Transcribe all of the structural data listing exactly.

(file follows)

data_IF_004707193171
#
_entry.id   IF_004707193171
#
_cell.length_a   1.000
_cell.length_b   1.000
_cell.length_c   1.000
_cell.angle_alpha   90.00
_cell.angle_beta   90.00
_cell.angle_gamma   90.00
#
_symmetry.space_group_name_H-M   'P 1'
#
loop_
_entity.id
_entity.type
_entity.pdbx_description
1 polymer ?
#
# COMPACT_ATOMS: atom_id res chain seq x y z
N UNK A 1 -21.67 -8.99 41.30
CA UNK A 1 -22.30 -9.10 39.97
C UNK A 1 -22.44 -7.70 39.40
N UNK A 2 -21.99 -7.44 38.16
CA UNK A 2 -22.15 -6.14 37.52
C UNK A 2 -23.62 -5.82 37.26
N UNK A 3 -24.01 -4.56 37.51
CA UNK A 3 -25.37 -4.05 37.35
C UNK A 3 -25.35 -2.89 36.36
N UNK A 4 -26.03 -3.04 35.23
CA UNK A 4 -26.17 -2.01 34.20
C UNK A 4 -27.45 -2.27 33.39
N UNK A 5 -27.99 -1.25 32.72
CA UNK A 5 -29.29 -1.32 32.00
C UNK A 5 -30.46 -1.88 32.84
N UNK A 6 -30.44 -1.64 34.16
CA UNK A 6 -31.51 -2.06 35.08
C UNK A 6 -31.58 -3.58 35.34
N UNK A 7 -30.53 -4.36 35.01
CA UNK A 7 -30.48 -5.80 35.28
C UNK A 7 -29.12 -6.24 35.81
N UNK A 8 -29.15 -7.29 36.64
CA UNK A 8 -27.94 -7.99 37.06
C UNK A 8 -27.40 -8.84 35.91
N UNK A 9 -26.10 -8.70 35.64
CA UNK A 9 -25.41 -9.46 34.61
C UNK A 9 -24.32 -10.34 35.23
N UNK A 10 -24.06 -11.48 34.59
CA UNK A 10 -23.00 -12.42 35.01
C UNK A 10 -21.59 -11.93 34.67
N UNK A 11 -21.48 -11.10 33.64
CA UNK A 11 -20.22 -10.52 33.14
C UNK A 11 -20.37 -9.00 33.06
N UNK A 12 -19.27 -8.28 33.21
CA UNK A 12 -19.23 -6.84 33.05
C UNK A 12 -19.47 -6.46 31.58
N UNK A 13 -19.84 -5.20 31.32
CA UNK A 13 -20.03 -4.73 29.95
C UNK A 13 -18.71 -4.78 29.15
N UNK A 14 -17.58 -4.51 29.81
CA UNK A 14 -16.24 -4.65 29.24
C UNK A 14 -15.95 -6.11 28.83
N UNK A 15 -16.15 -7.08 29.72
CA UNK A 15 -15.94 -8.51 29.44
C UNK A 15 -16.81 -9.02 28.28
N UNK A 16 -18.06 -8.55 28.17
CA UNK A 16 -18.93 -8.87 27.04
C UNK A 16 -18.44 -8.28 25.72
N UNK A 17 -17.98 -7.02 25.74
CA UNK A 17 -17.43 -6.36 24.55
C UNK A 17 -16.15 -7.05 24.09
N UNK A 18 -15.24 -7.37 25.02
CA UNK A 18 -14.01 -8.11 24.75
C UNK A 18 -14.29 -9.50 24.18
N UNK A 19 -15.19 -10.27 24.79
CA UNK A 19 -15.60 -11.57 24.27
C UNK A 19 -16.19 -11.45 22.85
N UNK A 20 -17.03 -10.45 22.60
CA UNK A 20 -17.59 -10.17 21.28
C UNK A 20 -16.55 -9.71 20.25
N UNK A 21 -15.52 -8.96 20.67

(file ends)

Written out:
data_IF_004707193171
#
_entry.id   IF_004707193171
#
_cell.length_a   1.000
_cell.length_b   1.000
_cell.length_c   1.000
_cell.angle_alpha   90.00
_cell.angle_beta   90.00
_cell.angle_gamma   90.00
#
_symmetry.space_group_name_H-M   'P 1'
#
loop_
_entity.id
_entity.type
_entity.pdbx_description
1 polymer ?
#
# COMPACT_ATOMS: atom_id res chain seq x y z
N UNK A 1 -21.67 -8.99 41.30
CA UNK A 1 -22.30 -9.10 39.97
C UNK A 1 -22.44 -7.70 39.40
N UNK A 2 -21.99 -7.44 38.16
CA UNK A 2 -22.15 -6.14 37.52
C UNK A 2 -23.62 -5.82 37.26
N UNK A 3 -24.01 -4.56 37.51
CA UNK A 3 -25.37 -4.05 37.35
C UNK A 3 -25.35 -2.89 36.36
N UNK A 4 -26.03 -3.04 35.23
CA UNK A 4 -26.17 -2.01 34.20
C UNK A 4 -27.45 -2.27 33.39
N UNK A 5 -27.99 -1.25 32.72
CA UNK A 5 -29.29 -1.32 32.00
C UNK A 5 -30.46 -1.88 32.84
N UNK A 6 -30.44 -1.64 34.16
CA UNK A 6 -31.51 -2.06 35.08
C UNK A 6 -31.58 -3.58 35.34
N UNK A 7 -30.53 -4.36 35.01
CA UNK A 7 -30.48 -5.80 35.28
C UNK A 7 -29.12 -6.24 35.81
N UNK A 8 -29.15 -7.29 36.64
CA UNK A 8 -27.94 -7.99 37.06
C UNK A 8 -27.40 -8.84 35.91
N UNK A 9 -26.10 -8.70 35.64
CA UNK A 9 -25.41 -9.46 34.61
C UNK A 9 -24.32 -10.34 35.23
N UNK A 10 -24.06 -11.48 34.59
CA UNK A 10 -23.00 -12.42 35.01
C UNK A 10 -21.59 -11.93 34.67
N UNK A 11 -21.48 -11.10 33.64
CA UNK A 11 -20.22 -10.52 33.14
C UNK A 11 -20.37 -9.00 33.06
N UNK A 12 -19.27 -8.28 33.21
CA UNK A 12 -19.23 -6.84 33.05
C UNK A 12 -19.47 -6.46 31.58
N UNK A 13 -19.84 -5.20 31.32
CA UNK A 13 -20.03 -4.73 29.95
C UNK A 13 -18.71 -4.78 29.15
N UNK A 14 -17.58 -4.51 29.81
CA UNK A 14 -16.24 -4.65 29.24
C UNK A 14 -15.95 -6.11 28.83
N UNK A 15 -16.15 -7.08 29.72
CA UNK A 15 -15.94 -8.51 29.44
C UNK A 15 -16.81 -9.02 28.28
N UNK A 16 -18.06 -8.55 28.17
CA UNK A 16 -18.93 -8.87 27.04
C UNK A 16 -18.44 -8.28 25.72
N UNK A 17 -17.98 -7.02 25.74
CA UNK A 17 -17.43 -6.36 24.55
C UNK A 17 -16.15 -7.05 24.09
N UNK A 18 -15.24 -7.37 25.02
CA UNK A 18 -14.01 -8.11 24.75
C UNK A 18 -14.29 -9.50 24.18
N UNK A 19 -15.19 -10.27 24.79
CA UNK A 19 -15.60 -11.57 24.27
C UNK A 19 -16.19 -11.45 22.85
N UNK A 20 -17.03 -10.45 22.60
CA UNK A 20 -17.59 -10.17 21.28
C UNK A 20 -16.55 -9.71 20.25
N UNK A 21 -15.52 -8.96 20.67